Acute pancreatic

Acute pancreatic inflammation does not lend itself to an easy classification. ince 1963, at least four international symposia have debated this subject and proposed classifications. Among the changes adopted has been a shift in emphasis from pancreatic necrosis to presence of organ failure and inclusion of information obtained from various imaging examinations (incidentally, the terms pancreatic necrosis and necrotizing pancreatitis are used synonymously). Some of the terminology has also been redefined. There now is a distinction between an acute fluid collection that occurs early in acute pancreatitis and often regresses spontaneously and a pseudocyst that requires several weeks to form and has a distinct wall. A pancreatic abscess is
defined as an intraabdominal collection of pus near the pancreas that contains little if any necrotic tissue. The term infected pseudocyst has been deleted and this entity is now considered a pancreatic abscess.
The terms hemorrhagic pancreatitis and phlegmon have also been deleted, although the wisdom in deleting the term phlegmon has been questioned. The primary reason for deleting phlegmon was its past imprecise usage. For instance, some physicians interpret phlegmon to mean a sterile process while others place it in the infectious category.Nevertheless, the vagueness of this term is useful during initial evaluation of acute pancreatitis prior to imaging
studies; contrast-enhanced CT can then subdivide a phlegmon into interstitial versus necrotizing pancreatitis, while percutaneous aspiration can establish a sterile versus infected collection of fluid. It remains to be seen whether phlegmon will continue to be used in a setting of acute pancreatitis.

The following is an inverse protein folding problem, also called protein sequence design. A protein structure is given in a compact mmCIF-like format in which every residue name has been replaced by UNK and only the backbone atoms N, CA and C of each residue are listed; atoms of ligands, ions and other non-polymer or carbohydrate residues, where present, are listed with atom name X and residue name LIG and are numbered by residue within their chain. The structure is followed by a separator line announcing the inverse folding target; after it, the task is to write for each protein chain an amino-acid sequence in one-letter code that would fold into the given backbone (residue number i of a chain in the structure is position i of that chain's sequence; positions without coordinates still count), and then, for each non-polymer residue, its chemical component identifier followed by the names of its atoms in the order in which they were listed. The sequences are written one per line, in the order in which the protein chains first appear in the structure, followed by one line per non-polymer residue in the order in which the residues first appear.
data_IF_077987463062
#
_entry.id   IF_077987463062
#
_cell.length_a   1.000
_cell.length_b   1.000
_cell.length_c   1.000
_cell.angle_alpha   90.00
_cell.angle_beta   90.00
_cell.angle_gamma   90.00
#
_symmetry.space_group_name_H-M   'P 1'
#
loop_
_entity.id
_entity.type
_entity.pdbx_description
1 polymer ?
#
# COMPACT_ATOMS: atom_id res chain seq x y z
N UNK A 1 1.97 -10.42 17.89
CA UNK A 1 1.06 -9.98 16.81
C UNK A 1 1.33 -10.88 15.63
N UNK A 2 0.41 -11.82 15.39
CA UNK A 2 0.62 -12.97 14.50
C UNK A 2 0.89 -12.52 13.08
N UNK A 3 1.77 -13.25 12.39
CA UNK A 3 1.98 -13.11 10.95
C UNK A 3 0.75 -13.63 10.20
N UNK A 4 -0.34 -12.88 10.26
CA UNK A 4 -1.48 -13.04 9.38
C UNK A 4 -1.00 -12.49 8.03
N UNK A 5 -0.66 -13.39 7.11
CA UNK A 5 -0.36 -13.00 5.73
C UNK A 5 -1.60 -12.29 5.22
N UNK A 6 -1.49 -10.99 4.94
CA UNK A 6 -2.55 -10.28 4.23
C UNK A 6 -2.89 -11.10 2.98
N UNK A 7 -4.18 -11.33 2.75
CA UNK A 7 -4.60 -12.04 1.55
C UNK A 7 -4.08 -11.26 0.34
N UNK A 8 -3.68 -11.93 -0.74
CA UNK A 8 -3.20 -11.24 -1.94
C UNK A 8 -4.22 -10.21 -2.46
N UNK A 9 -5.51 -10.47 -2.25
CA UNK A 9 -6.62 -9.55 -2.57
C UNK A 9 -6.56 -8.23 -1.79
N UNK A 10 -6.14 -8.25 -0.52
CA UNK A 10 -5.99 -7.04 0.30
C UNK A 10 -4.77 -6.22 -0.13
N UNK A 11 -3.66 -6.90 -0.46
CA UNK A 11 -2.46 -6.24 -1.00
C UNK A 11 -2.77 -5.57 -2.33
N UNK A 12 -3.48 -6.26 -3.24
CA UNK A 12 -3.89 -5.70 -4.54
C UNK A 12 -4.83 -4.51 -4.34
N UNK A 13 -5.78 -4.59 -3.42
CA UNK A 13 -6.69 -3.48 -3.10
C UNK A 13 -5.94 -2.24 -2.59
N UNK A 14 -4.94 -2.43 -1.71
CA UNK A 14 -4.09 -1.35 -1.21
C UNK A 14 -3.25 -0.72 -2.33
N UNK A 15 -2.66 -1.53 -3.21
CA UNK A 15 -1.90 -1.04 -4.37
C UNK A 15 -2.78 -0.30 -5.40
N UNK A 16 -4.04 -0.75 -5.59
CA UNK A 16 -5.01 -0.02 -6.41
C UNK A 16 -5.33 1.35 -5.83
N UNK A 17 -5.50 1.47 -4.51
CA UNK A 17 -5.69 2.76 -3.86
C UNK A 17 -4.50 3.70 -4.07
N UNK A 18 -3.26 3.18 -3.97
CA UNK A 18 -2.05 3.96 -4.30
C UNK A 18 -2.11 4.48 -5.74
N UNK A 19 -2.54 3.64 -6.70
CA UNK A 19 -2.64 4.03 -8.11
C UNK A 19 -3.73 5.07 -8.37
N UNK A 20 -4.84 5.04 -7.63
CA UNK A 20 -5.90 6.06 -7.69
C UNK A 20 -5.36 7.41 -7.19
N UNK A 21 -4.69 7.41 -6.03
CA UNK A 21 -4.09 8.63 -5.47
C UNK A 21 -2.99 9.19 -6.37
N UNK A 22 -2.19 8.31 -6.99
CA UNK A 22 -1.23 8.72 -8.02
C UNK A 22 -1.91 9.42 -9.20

Congenital Anomaly

Aberrant pancreaticobiliary duct insertions are associated with recurrent pancreatitis. Thus a pancreatic duct inserting into a communicating duodenal duplication or diverticulum and cystic duct insertion close to the ampulla have resulted in pancreatitis. Even a communicating duplication results in stasis, and, in time, calculi form within a duplication. The rare intraluminal duodenal diverticulum is also associated with acute pancreatitis.
Some patients with pancreas divisum develop pancreatitis; therapeutic options in this clinical setting are discussed in the Congenital Abnormalities section. In the absence of more common etiologies for pancreatitis, especially in a younger patient, aberrant pancreaticobiliary duct communica
tions and termination should be sought. An MRCP should detect any major duct anomalies and related fluid-filled structures suggesting a duplication. The inability to cannulate the main papilla during ERCP should prompt efforts to cannulate the duct of Santorini.
Bile Duct Related Acute biliary pancreatitis appears to be more severe; more complications develop and mortality is greater in patients who have an intact gallbladder compared to those who had a previous cholecystectomy. Choledocholithiasis is a common cause of acute pancreatitis. Although not common, gallstone pancreatitis does occur during pregnancy. Presumably a stone impacts at the ampulla of Vater, but most of these obstructions are transient and the stone passes into the duodenum. About 40% of gallstone pancreatitis recurs within 6 months, with recurrence often associated with stones in the gallbladder, and thus the rationale for performing cholecystectomy once pancreatitis is quiescent. Clinically it is difficult to differentiate between gallstone- and non–gallstoneassociated acute pancreatitis. One useful laboratory test is alanine aminotransferase (ALT) level; a greater than threefold elevation above normal has a strong positive predictive value for acute gallstone pancreatitis. Admission plasma cholecystokinin levels in patients with gallstone pancreatitis are significantly higher than in patients with other causes of acute pancreatitis, although cholecystokinin levels do not correlate with serum bilirubin or pancreatic enzyme levels or severity of acute pancreatitis. Plasma cholecystokinin elevation in gallstone pancreatitis appears to be a result of a transient bile flow disturbance by stones or duct wall edema. Hemobilia, regardless of cause, is associated with acute pancreatitis. Anecdotal etiologies of acute pancreatitis include a bile duct suture or clip acting as a nidus, debris from a hepatocellular carcinoma rupturing into the bile ducts, and associations with primary sclerosing cholangitis and duodenal Crohn’s disease. A patient with familial adenomatous polyposis with adenomas in the common bile duct developed relapsing acute pancreatitis.